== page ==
God Asks Us the Favor of Our Love

This morning, Christmas, I am meditating on the birth of Christ, kneeling next to Mary, a new mother, perhaps 15 or 16 years old, cold, under a blanket, in the dark, as she looks at the miracle before her: God made flesh, Emmanuel, the Everlasting One with Us Forever. I was 15 years old when I entered the convent. 15 is young to become a mother or a nun. In my prayer, Mary called me over and I knelt beside her and let Jesus curl his hand around my finger. Here is a moving passage from a book I received for Christmas, “The Life in Christ” by Nicholas Cabasilas. It encapsulates this mystery of love in our Christmas prayer:

God is not content to remain where he is and call unto him the bond-slave he loves so dearly, but he descends and seeks for him himself. He, the Almighty, stoops to the lowliness of our poverty. He comes himself, declares his love for us, and it seems almost that he is asking a favor of us. When we refuse he does not withdraw, he is not wounded by our rejection; rebuffed, he waits at the door, does all to show his abiding love; he takes on himself all these humiliations and dies.

When we are older we look back at things we wish we had or hadn’t done. We feel bad things hadn’t turned out differently. We might feel that time is running out. We are no longer 15 or 16 with our life ahead of us. This Christmas Day God has come seeking for me and for you. It is our poverty that attracts him. He is not put off by our fascination with the things that glitter in this world. He is here only to love and to die of love if that is what it takes to win our love. I think of a man asking a woman to marry him. “Will you wed me?” God asks me and you. Today is the day to think about your answer, or why it is taking so long to answer the only sensible answer: Yes!

May this year be the time when we decide to take on the mind and heart of Christ: Love. To Love Him. To Love in self-giving compassion those near and far. To Respect Ourselves and the Dignity we have been given as the Son of God took on flesh and lived among us.

Merry Christmas!

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Guarding Our Minds

It wasn’t till I started following the news more closely on the internet, and now on my cell phone, that I found my mind invaded by fears, confusion, uncertainty about my place in a world so filled with violence and pain, my mind progressively collapsing in on itself even as it hungered to see and read more and more.

Our minds were made to remember God and God’s action and benefits in our life. Does that mean we don’t care about or hide from the problems that riddle the lives of others in today’s world?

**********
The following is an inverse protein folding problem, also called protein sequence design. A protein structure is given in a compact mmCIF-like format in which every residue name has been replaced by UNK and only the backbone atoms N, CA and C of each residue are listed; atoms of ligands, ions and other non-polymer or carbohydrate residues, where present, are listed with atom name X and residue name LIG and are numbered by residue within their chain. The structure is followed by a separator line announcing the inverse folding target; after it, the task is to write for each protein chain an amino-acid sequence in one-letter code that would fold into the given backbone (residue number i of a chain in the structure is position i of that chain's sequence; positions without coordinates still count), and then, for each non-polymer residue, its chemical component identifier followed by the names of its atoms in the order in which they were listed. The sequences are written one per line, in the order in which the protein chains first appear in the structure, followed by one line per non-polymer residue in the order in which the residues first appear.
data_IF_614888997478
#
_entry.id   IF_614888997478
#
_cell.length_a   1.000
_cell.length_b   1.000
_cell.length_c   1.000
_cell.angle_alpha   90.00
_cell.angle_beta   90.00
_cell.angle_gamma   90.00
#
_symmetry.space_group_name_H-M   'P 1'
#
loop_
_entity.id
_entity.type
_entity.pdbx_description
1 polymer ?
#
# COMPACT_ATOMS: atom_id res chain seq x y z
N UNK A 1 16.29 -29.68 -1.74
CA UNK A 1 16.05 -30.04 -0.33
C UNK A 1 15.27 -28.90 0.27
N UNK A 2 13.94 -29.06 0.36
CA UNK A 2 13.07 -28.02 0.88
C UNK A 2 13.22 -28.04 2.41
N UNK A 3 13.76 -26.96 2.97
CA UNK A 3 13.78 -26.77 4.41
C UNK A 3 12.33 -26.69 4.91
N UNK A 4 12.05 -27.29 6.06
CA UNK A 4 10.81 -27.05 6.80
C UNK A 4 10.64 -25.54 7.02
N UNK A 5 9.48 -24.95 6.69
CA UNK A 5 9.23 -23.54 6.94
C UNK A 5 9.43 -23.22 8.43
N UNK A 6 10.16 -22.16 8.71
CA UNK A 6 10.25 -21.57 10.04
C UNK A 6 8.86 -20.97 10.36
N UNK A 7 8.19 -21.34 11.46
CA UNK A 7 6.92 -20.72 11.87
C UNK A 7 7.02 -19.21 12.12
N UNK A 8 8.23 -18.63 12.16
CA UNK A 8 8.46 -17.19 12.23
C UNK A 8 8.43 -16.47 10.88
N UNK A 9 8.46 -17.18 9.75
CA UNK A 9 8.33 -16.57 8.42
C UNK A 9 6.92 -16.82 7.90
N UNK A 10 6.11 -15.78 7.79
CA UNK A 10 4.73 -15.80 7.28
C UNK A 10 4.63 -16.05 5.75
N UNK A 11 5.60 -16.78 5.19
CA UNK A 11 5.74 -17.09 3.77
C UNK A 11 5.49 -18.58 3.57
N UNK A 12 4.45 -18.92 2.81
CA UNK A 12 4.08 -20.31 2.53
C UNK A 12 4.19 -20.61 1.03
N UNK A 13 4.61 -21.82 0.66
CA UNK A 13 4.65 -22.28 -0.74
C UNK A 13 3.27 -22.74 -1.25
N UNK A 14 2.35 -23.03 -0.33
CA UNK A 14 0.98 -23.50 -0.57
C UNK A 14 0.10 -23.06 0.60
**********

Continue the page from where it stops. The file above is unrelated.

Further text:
Today I turned to the annunciation of the angel Gabriel to Zechariah and the annunciation to Mary to find my way. The angel could have talked about the Roman occupation, the poverty in the community, the political efforts to find a just life. Instead he called Zechariah and Mary to rejoice. He came to bring good news. He announced what God was about to accomplish in the world. The canticles of Zechariah and Mary, the Benedictus and the Magnificat respectively, are very similar in their responses: They bless the Lord, offer thanksgiving, proclaim the continuity of God’s faithfulness from ages past to the end of the ages, and, particularly in the song of Mary, announce what God is going to do as already accomplished.

Both Zechariah and Mary lived through and endured the tragedies of life. Both saw their child enter the public stage, manifesting the vindication and compassion of God in the face of obstinacy and rejection, both lost a child to persecution and martyrdom. But I would like to believe that the verses of their Canticles were the memories they carried through their life, the remembrance of God forever in their mind and imagination. Through all situations of clouds, confusion, and darkness, they proclaimed that God is faithful, God has a plan that includes them and their child, that they don’t understand the plan and can’t personally advance it other than through surrender and trust.

The news is in our pockets and on the screens at our desk and in our homes. It is omnipresent. Our minds were given us for the remembrance of God that we might become deified. God is omnipresent, not as a passing ticker of news, but as an eternal Rock upon whom we can put our trust. It’s actually very simply. Memories and imagination filled with the remembrance of God leave no room for the incessant army of passing thoughts that invade our soul with fears and trouble. The remembrance of God is not an escape from reality. The remembrance of God is the proclamation of Reality.